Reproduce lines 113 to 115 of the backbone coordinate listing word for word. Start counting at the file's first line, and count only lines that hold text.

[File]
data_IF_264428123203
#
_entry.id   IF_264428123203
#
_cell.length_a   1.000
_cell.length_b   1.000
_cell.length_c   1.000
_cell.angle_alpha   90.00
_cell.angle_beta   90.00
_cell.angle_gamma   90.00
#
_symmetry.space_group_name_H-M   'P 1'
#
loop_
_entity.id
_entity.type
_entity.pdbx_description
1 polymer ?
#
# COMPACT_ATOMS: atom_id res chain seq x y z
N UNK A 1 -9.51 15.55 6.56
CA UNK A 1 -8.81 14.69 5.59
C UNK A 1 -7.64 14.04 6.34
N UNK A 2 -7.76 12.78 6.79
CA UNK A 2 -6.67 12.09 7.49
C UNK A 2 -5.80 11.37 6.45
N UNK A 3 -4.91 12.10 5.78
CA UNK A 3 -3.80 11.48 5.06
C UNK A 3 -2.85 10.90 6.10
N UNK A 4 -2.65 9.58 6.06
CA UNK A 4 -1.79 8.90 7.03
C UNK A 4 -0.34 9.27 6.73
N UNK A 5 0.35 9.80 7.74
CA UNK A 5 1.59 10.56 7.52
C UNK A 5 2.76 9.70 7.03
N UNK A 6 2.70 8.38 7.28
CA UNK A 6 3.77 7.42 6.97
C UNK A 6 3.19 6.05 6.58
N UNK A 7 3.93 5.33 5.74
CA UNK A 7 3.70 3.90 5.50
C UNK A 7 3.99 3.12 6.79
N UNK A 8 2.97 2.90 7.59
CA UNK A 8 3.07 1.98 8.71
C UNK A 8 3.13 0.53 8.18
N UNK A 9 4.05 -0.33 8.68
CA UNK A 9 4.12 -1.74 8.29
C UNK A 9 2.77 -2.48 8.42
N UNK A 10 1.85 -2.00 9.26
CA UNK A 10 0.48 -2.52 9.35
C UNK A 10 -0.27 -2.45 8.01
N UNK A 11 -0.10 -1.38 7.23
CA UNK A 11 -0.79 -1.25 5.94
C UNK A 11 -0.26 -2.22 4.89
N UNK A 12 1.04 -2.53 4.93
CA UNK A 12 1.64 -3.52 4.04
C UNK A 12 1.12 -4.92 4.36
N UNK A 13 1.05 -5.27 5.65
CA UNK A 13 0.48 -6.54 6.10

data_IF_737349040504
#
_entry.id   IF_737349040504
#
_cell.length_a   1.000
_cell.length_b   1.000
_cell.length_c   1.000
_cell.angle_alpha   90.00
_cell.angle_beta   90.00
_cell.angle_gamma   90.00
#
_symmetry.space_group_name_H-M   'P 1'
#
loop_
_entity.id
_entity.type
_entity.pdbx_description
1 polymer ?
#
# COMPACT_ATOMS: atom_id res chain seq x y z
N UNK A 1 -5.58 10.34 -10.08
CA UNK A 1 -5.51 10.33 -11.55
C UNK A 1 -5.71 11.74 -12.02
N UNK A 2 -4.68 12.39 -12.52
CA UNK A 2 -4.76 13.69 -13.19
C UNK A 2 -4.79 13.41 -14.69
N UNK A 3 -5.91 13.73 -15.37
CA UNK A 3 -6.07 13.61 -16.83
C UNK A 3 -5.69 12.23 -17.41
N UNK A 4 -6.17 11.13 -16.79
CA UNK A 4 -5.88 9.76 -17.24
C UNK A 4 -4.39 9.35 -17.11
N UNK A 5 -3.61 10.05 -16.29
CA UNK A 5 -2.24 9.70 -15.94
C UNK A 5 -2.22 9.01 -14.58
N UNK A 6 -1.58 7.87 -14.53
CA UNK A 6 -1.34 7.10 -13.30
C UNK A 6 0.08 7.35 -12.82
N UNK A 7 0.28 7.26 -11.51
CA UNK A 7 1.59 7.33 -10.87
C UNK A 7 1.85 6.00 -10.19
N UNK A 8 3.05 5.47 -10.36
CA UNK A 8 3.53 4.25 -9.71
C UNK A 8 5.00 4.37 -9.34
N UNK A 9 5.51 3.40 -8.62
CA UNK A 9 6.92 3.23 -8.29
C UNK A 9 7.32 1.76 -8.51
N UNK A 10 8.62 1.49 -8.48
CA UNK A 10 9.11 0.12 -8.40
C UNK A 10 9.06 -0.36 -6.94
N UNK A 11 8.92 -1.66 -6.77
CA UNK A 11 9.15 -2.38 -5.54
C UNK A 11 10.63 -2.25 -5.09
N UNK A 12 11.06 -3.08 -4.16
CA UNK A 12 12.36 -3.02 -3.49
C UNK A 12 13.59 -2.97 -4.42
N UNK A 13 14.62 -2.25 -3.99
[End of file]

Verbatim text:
CA UNK A 12 12.36 -3.02 -3.49
C UNK A 12 13.59 -2.97 -4.42
N UNK A 13 14.62 -2.25 -3.99